i was taught to load and fire a rifle and a shotgun. my uncle would take me and my cousin out into the countryside to shoot at tin cans or to go skeet shooting. once i was old enough to stay at home by myself i no longer went on hunting trips because of how much it sickened me. i am an anti-war, anti-killing, anti-gun bleeding heart liberal.

until last night. when you look around your home; there lies your napping dogs, your loved ones, all that you’ve worked for all your life, the trappings of comfort and family and to think that one crazed individual could end that so easily frightens me deeply. my house may be my castle, but it is not my fortress. it is mostly glass and so easily entered to be ridiculous. i cannot imagine how fearful the residents of the big bear area must be.

and i want a gun. m. agrees. “just for an emergency,” he said last night as he struggled to get up from the couch to greet me when i got home and expressed my fears.

we will not own a gun. the fact remains, though, that we have considered it and at a gut level understand why someone else may want to have one, “just in case of an emergency.” that seems a valid reason to me this morning as i hear the wind whip up the canyon, brushing past the rose bushes and wiping the windows with its cool touch.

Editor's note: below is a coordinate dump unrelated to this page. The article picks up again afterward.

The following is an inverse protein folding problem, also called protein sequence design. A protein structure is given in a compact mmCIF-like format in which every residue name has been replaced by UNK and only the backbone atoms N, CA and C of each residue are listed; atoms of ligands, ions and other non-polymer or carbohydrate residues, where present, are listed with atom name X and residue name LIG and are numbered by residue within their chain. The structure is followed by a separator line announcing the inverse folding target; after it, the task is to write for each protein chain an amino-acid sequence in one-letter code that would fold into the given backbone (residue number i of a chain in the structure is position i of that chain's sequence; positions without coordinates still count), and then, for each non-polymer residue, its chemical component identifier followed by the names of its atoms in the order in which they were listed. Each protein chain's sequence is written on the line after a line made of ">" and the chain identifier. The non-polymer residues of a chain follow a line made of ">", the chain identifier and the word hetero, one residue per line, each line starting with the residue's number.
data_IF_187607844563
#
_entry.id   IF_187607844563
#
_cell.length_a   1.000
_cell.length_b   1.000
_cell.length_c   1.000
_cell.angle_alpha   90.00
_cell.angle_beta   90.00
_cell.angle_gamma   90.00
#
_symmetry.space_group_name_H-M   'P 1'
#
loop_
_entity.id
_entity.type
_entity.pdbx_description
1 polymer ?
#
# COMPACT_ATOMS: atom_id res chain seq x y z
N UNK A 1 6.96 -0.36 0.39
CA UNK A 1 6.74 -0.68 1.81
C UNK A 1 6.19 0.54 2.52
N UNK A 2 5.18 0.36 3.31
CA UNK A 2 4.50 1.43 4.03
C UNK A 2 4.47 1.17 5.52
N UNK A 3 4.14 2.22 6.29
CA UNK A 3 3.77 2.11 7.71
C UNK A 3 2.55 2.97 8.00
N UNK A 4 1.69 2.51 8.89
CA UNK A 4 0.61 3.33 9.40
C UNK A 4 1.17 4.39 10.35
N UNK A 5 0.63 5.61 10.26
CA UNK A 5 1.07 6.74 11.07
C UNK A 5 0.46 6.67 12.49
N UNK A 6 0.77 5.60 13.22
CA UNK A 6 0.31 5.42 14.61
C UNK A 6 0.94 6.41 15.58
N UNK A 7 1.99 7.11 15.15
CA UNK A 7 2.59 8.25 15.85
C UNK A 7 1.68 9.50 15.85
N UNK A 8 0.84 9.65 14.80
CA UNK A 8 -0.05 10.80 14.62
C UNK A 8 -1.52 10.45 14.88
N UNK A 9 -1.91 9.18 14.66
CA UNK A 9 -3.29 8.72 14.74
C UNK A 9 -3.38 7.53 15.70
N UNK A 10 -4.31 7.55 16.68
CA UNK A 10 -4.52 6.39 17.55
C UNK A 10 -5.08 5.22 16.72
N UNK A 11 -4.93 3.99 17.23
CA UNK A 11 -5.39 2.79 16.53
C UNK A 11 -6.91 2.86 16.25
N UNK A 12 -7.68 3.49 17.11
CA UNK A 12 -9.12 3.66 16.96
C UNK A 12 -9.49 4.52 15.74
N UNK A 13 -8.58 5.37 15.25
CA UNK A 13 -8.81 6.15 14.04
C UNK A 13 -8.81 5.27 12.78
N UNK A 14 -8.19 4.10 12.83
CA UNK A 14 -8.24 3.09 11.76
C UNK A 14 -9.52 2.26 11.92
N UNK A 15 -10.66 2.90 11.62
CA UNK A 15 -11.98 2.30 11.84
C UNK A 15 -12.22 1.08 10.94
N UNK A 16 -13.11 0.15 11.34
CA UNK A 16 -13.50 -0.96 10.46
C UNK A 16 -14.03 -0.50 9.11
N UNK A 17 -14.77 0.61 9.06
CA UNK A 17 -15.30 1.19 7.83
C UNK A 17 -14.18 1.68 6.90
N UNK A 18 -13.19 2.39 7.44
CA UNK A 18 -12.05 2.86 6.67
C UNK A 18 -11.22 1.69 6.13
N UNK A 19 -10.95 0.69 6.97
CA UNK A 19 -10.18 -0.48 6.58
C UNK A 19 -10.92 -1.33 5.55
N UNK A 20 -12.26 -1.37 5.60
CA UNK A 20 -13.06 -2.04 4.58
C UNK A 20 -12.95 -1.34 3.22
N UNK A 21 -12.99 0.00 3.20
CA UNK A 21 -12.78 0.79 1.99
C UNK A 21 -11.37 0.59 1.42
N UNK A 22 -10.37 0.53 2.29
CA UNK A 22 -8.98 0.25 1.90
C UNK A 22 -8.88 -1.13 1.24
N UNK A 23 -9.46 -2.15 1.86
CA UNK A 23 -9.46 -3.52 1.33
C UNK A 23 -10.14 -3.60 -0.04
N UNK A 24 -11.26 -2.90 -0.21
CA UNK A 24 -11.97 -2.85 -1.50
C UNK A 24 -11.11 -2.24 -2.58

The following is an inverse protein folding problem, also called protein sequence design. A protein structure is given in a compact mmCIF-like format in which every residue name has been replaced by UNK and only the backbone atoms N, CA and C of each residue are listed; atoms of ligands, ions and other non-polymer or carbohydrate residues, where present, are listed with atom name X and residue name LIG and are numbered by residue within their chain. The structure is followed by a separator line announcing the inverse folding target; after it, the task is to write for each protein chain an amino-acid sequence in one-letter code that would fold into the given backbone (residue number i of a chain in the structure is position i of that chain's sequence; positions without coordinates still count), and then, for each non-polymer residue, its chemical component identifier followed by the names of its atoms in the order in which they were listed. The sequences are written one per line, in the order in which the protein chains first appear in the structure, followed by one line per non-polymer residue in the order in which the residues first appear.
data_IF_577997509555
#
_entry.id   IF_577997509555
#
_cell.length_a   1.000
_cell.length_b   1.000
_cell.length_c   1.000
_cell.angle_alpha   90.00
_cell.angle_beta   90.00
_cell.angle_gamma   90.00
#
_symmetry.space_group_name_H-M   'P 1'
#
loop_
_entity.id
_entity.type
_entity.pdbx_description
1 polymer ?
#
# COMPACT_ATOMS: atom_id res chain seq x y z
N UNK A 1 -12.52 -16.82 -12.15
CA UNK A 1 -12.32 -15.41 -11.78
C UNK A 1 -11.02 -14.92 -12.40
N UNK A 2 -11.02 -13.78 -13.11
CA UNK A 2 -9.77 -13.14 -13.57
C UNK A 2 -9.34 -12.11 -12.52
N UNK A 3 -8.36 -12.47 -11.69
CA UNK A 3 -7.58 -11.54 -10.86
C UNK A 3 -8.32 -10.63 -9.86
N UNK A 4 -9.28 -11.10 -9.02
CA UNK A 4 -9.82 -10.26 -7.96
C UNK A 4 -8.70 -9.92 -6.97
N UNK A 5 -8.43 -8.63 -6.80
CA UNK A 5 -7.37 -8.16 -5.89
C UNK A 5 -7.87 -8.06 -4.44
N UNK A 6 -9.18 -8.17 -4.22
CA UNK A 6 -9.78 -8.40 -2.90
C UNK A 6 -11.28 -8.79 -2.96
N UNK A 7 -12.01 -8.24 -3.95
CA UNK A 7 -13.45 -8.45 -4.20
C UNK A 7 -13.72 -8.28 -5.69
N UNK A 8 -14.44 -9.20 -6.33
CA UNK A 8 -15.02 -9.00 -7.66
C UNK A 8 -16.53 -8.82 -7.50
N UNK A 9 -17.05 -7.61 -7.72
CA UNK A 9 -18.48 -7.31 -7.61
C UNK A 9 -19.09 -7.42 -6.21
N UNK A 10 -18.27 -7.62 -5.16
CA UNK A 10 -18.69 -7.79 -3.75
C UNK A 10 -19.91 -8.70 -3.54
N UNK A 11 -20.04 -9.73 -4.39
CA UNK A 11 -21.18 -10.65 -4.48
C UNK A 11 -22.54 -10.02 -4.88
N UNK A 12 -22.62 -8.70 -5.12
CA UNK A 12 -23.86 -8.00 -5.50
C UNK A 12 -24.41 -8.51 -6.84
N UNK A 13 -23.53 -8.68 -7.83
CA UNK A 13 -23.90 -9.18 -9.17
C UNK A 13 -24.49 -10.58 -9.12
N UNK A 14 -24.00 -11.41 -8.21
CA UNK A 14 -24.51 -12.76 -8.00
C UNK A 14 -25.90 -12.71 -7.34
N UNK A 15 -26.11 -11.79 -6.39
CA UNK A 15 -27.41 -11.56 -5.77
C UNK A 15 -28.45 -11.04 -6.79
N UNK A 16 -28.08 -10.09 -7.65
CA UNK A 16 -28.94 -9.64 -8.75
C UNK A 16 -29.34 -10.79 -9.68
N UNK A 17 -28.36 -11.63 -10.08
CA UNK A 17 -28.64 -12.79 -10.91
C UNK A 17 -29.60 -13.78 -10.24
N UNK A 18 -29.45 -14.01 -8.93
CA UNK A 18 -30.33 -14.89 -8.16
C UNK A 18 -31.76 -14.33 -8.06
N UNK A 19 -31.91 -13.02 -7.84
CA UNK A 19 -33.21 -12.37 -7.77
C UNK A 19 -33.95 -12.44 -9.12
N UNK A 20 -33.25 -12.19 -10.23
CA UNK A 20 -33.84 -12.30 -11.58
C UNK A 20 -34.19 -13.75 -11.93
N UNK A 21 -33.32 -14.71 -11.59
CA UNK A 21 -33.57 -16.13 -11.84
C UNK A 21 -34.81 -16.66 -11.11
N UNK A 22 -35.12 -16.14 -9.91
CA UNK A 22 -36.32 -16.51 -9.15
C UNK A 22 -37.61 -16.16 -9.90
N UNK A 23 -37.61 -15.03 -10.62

a week of first paragraphs (the end), friday


I’m beginning this book on All Saints’ Day in Paris, six months after Brice’s death. This morning I went with Brice’s brother and his brother’s lover to the Père Lachaise cemetery to leave some flowers before the white marble plaque that marks the niche where Brice’s ashes are stored in an urn. At first there wasn’t a receptacle for flowers and we’d just leave them on the cold floor, where they’d quickly wilt. But then someone–the Spanish woman who cleaned for us once a week, perhaps–attached a little brass vase to the plaque, and that’s where we put the flowers now. Today I left yellow fressias. Someone had Scotchtaped the photo of a young man to Brice’s plaque and I wondered if it was a secret admirer who’d left his own portrait; retrospectively I was jealous. Maybe it was a photo of one of the other dead young men that had been taped to our plaque by mistake.

–Edmund White, The Farewell Symphony


world a.i.d.s. day 2012



death comes to beverly hills (not written by p.d. james)

my dear friend, charlotte fisher, died yesterday at 91, just a month shy of her 92nd birthday. she’ll be flown home to providence to lay next to her family, including her son, paul, who pre-deceased her. i wrote this post on february 11th of this year before we drove up to beverly hills to see her (the same day that whitney houston was found dead in her bathtub.)

i will always love you, charlotte.